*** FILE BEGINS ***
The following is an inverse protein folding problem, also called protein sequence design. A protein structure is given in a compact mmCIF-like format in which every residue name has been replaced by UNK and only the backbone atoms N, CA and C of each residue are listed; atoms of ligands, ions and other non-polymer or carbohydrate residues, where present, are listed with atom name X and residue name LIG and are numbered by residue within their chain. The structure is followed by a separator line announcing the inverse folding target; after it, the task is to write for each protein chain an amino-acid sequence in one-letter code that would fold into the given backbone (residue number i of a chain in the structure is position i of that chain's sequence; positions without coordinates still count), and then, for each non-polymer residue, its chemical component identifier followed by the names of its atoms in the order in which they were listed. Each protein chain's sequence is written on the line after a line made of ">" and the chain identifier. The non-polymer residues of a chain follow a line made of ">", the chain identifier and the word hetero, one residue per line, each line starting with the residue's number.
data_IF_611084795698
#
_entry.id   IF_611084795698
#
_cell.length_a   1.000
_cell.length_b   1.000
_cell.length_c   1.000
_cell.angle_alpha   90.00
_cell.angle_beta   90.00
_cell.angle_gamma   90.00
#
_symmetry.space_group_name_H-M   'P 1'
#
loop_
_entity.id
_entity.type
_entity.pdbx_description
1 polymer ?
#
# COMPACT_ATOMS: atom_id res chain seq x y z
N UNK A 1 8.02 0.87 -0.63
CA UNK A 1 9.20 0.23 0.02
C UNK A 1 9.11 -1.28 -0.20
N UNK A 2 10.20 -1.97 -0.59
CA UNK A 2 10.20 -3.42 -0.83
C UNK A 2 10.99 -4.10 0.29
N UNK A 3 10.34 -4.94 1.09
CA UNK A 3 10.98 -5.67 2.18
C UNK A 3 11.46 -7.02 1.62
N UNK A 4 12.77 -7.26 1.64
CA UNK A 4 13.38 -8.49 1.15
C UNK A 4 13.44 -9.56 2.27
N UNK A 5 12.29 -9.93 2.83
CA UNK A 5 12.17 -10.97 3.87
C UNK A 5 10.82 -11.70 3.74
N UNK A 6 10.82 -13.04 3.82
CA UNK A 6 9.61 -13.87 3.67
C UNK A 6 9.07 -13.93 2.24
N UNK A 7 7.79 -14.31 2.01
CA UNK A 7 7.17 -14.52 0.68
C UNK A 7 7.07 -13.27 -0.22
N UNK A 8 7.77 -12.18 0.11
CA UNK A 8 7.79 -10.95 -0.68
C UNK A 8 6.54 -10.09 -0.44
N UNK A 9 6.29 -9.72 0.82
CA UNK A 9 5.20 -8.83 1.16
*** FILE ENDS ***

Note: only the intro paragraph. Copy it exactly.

The following is an inverse protein folding problem, also called protein sequence design. A protein structure is given in a compact mmCIF-like format in which every residue name has been replaced by UNK and only the backbone atoms N, CA and C of each residue are listed; atoms of ligands, ions and other non-polymer or carbohydrate residues, where present, are listed with atom name X and residue name LIG and are numbered by residue within their chain. The structure is followed by a separator line announcing the inverse folding target; after it, the task is to write for each protein chain an amino-acid sequence in one-letter code that would fold into the given backbone (residue number i of a chain in the structure is position i of that chain's sequence; positions without coordinates still count), and then, for each non-polymer residue, its chemical component identifier followed by the names of its atoms in the order in which they were listed. Each protein chain's sequence is written on the line after a line made of ">" and the chain identifier. The non-polymer residues of a chain follow a line made of ">", the chain identifier and the word hetero, one residue per line, each line starting with the residue's number.